Clarion call for RORC Transatlantic Race
The ninth edition of the RORC Transatlantic Race, supported by Calero Marinas and the International Maxi Association is scheduled to start from Marina Lanzarote, Canary Islands on Sunday 8th of January 2023.
Racing across the Atlantic is a phenomenal experience and a huge variety of boats and sailors have already registered for the Royal Ocean Racing Club's 2,995nm offshore race. Held annually in association with the International Maxi Association (IMA) and the Yacht Club de France, entry is open to boats racing under IRC, Class40, Classic Yachts, Superyacht and MOCRA rating systems. Early entries and expressions of interest for the 2023 RORC Transatlantic Race include teams from at least seven different countries, including; Czech Republic, France, Germany, Great Britain, Italy, Spain and the United States.
The largest yacht currently entered in the 2023 edition is the magnificent French Wally 107 Spirit Of Malouen X, sailed by Stephane Neve. The overall winner under IRC will win the RORC Transatlantic Race Trophy and past winners include four Maxi Yachts: RP78 Lupa of London, Finot 100 Nomad IV, Marten 72 Aragon and the VPLP/Verdier 100 Comanche. The first monohull to cross the line in Grenada is also awarded the magnificent IMA Transatlantic Trophy.
Giovanni Soldini’s ballistic Italian Multi70 Maserati plans to defend their Line Honours victory last year. This will be Maserati’s fourth race, but the outright race record has so far eluded the team. (2015 - Lloyd Thornburg’s Phaedo3 in 5 Days, 22 hrs,46 mins,03 secs). Maserati is one of five 70ft trimarans competing in the Rolex Middle Sea Race this October. Soldini’s Maserati is keen to have close competition for the RORC Transatlantic Race. The first multihull to take Line Honours will receive the RORC Transatlantic Race Multihull Trophy. The best corrected time under the MOCRA Rule will be the Multihull Class winner.
German Botin 56 Black Pearl, with Stefan Jentzsch at the helm has unfinished business in the race having retired last year. Black Pearl is back and the highly experienced crew includes Marc Lagesse as navigator and Paul Standbridge as watch leader. New to the race is Laurent Courbin’s French First 53 Yagiza, skippered by the highly experienced Philippe Falle. Andrew Schell’s Frers Swan 59 Icebear will also be making its RORC Transatlantic Race debut.
An ocean racing legend will also be racing this year; the 58ft Philippe Briand-designed L'Esprit d'Équipe, winner of the 1985 Whitbread Round the World Race. L'Esprit d'Équipe will be skippered by Lionel Régnier who has completed 13 transatlantic races, including winning the OSTAR. Fifty-footers have lifted the RORC Transatlantic Race Trophy on two occasions; Franco Niggeler's Swiss Cookson 50 Kuka 3 (2018) and Eric de Turckheim's NMYD 54 Teasing Machine (2017), also entered for the 2023 edition.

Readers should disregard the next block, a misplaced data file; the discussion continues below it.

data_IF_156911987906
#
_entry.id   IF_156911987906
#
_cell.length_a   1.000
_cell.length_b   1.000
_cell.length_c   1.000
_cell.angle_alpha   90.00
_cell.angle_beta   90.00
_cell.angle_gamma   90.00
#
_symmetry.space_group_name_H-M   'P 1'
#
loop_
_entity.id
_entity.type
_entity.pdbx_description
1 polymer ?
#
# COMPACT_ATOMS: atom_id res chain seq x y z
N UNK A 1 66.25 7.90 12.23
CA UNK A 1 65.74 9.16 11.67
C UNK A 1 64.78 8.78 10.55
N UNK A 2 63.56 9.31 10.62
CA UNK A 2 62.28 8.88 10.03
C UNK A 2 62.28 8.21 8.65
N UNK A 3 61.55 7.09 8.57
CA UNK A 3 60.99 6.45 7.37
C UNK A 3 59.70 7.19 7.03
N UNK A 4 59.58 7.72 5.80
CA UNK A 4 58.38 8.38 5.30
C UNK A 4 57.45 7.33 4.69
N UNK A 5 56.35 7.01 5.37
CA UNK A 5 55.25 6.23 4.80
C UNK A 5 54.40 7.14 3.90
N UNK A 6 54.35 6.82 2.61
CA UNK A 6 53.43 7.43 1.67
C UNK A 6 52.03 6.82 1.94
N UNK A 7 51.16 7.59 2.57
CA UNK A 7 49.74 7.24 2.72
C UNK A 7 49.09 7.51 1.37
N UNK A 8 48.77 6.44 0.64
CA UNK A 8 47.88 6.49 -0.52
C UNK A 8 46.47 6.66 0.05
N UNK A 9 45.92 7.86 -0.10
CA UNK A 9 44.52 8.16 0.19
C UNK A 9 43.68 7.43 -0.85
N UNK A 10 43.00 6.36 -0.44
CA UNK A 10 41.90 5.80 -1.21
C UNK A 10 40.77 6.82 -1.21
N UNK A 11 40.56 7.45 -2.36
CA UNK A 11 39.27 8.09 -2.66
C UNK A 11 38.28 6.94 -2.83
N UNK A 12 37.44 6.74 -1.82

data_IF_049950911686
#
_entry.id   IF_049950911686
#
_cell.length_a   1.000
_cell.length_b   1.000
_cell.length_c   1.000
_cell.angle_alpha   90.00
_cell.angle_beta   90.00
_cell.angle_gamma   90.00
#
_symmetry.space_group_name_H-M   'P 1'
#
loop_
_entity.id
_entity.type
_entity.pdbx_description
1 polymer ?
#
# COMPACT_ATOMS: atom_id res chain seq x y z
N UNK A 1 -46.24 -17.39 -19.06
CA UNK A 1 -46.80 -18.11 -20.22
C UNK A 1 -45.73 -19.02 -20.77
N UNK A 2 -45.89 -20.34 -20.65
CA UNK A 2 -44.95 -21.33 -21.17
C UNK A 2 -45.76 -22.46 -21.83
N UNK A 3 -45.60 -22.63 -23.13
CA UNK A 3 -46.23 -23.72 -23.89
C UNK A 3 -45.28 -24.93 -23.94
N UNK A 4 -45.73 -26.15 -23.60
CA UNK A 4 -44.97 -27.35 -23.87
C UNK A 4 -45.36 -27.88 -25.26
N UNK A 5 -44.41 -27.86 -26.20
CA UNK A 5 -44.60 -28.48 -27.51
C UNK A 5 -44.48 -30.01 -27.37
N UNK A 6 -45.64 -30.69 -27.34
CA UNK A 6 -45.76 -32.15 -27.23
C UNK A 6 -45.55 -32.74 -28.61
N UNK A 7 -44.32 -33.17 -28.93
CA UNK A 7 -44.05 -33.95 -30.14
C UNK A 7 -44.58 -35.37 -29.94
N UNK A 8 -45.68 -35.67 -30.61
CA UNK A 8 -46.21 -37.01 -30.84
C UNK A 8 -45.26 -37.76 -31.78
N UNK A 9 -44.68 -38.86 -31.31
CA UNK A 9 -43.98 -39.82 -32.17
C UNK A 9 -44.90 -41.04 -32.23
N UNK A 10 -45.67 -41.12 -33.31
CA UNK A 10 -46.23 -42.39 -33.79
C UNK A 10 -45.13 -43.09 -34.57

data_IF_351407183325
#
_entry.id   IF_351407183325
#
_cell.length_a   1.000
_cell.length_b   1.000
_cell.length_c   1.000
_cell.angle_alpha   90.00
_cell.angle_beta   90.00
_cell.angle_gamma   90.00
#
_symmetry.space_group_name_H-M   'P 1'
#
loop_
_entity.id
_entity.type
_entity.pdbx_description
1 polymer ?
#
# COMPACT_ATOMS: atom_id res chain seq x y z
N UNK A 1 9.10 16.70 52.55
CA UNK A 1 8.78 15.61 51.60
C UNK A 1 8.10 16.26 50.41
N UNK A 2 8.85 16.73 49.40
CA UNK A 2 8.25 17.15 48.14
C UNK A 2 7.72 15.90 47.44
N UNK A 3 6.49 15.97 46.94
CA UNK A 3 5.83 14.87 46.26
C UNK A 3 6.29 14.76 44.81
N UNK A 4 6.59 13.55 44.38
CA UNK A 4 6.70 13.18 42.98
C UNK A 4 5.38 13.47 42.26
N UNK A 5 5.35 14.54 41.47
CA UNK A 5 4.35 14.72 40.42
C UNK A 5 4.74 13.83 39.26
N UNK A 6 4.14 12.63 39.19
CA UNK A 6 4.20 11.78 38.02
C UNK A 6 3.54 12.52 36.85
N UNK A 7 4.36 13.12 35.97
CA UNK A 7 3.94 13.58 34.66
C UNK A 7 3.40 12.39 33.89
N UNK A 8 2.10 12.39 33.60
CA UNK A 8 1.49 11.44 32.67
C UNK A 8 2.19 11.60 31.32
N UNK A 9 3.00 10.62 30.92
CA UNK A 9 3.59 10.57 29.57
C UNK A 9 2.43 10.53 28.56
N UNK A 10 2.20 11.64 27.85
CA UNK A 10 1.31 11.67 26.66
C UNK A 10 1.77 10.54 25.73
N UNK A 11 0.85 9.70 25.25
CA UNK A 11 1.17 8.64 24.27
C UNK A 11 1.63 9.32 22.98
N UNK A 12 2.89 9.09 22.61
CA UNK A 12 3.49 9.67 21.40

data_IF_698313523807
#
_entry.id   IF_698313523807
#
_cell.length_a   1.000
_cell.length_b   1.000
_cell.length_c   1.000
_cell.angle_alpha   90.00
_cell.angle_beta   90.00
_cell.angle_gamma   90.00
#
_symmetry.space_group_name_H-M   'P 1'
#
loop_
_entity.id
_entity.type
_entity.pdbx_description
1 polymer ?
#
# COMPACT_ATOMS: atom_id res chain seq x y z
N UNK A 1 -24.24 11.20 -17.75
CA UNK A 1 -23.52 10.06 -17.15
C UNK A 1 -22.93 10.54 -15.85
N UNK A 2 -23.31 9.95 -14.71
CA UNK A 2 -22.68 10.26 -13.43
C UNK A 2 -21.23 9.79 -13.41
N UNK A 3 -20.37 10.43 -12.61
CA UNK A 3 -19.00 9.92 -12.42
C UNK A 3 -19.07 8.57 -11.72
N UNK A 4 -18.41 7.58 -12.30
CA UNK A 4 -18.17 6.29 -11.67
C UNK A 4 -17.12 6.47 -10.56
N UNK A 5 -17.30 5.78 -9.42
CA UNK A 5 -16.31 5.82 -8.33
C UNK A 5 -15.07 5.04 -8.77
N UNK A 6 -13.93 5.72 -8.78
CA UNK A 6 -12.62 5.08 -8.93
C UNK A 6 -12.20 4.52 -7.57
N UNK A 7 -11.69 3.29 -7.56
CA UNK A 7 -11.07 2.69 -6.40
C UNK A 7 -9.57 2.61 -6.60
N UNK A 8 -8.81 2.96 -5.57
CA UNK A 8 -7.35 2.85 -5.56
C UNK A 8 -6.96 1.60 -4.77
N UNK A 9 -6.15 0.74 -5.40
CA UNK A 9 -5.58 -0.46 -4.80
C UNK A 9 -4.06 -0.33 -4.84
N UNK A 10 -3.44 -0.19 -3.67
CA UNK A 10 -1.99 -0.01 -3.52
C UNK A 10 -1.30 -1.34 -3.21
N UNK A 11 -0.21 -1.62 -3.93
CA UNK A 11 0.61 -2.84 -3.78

Passionate Corinthian teams for the 2023 edition include teams racing in IRC Two-Handed. Katherine Cope’s British Sun Fast 3200 Purple Mist will be racing with Claire Dresser in the race’s first all-woman double-handed team. Father and son team of Peter & Duncan Bacon have entered their Sun Fast 3300 Sea Bear and Sebastien Saulnier returns with his French Sun Fast 3300 Moshimoshi which was the first Two-Handed entry to finish in 2021. For the 2023 edition, Saulnier will be racing with business partner Stefan Jaillet. The smallest boat to win the RORC Transatlantic Race overall under IRC was Richard Palmer’s JPK 1010 Jangada, racing two-handed with Jeremy Waitt in 2019.
The RORC Transatlantic Race is part of the RORC Caribbean Series where IRC rated boat with the best combined score in both the 2023 Transatlantic Race and 2023 RORC Caribbean 600 claims the series trophy. The Swan 601 Lorina 1895, skippered by Ken Docherty, has entered for both races. Andy Middleton’s First 47.7 EH01 is a welcome edition to the RORC Transatlantic Race and his Global Yacht Racing team will also be competing in the RORC Caribbean 600. Yet to enter, but expected to do so, are Ross Applebey’s Oyster 48 Scarlet Oyster; second overall in the last edition, plus Andrew Hall’s Lombard 46 Pata Negra, which has competed in three previous races, including second overall in 2019.
Racing across the Atlantic is on the bucket-list of any serious offshore sailor and every sailor that completes the 2995-mile race is also eligible to join the Royal Ocean Racing Club. For on-line entry and more details about the RORC Transatlantic Race: http://rorctransatlantic.rorc.org/